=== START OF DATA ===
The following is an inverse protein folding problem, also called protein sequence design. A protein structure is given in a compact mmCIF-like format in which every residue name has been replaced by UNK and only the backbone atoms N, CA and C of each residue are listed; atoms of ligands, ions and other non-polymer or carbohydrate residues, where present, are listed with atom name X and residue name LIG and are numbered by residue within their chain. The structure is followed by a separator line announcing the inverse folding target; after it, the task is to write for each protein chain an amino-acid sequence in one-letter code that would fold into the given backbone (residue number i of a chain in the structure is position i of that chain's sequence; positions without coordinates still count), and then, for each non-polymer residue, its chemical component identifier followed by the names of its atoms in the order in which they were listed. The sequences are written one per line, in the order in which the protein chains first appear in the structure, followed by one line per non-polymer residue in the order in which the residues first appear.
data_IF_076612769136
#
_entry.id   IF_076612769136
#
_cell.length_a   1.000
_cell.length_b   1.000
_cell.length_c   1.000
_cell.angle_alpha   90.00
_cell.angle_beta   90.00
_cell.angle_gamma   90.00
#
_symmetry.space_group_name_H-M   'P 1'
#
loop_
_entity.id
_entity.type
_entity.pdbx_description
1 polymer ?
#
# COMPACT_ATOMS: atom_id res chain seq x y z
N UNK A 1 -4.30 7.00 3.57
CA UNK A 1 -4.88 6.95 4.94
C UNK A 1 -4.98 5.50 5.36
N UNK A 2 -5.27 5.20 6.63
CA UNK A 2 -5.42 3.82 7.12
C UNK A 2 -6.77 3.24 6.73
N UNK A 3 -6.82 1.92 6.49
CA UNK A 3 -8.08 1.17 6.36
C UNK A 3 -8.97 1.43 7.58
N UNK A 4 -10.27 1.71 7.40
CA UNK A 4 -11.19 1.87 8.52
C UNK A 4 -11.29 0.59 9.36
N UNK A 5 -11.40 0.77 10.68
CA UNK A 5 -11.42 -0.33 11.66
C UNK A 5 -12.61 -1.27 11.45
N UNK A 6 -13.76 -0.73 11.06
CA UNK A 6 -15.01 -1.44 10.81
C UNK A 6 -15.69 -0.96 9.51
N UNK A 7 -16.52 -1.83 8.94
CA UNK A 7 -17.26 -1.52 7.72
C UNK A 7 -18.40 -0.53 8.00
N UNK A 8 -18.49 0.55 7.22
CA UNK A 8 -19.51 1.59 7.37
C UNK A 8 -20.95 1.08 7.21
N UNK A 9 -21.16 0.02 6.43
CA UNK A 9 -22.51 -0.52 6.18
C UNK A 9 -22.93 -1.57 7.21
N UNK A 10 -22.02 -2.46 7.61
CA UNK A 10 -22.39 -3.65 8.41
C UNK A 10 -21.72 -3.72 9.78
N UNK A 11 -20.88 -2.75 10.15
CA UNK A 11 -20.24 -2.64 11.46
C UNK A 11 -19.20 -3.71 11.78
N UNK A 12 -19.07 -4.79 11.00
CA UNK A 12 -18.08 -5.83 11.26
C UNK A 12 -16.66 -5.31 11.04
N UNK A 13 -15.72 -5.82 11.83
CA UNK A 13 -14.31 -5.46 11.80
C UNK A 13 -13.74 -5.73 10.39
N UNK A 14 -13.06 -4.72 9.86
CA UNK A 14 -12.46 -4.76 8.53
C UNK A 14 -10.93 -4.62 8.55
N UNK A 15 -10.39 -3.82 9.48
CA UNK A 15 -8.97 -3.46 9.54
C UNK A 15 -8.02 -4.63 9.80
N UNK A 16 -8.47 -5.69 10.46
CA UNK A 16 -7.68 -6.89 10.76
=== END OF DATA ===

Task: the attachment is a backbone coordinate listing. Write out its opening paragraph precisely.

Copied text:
The following is an inverse protein folding problem, also called protein sequence design. A protein structure is given in a compact mmCIF-like format in which every residue name has been replaced by UNK and only the backbone atoms N, CA and C of each residue are listed; atoms of ligands, ions and other non-polymer or carbohydrate residues, where present, are listed with atom name X and residue name LIG and are numbered by residue within their chain. The structure is followed by a separator line announcing the inverse folding target; after it, the task is to write for each protein chain an amino-acid sequence in one-letter code that would fold into the given backbone (residue number i of a chain in the structure is position i of that chain's sequence; positions without coordinates still count), and then, for each non-polymer residue, its chemical component identifier followed by the names of its atoms in the order in which they were listed. The sequences are written one per line, in the order in which the protein chains first appear in the structure, followed by one line per non-polymer residue in the order in which the residues first appear.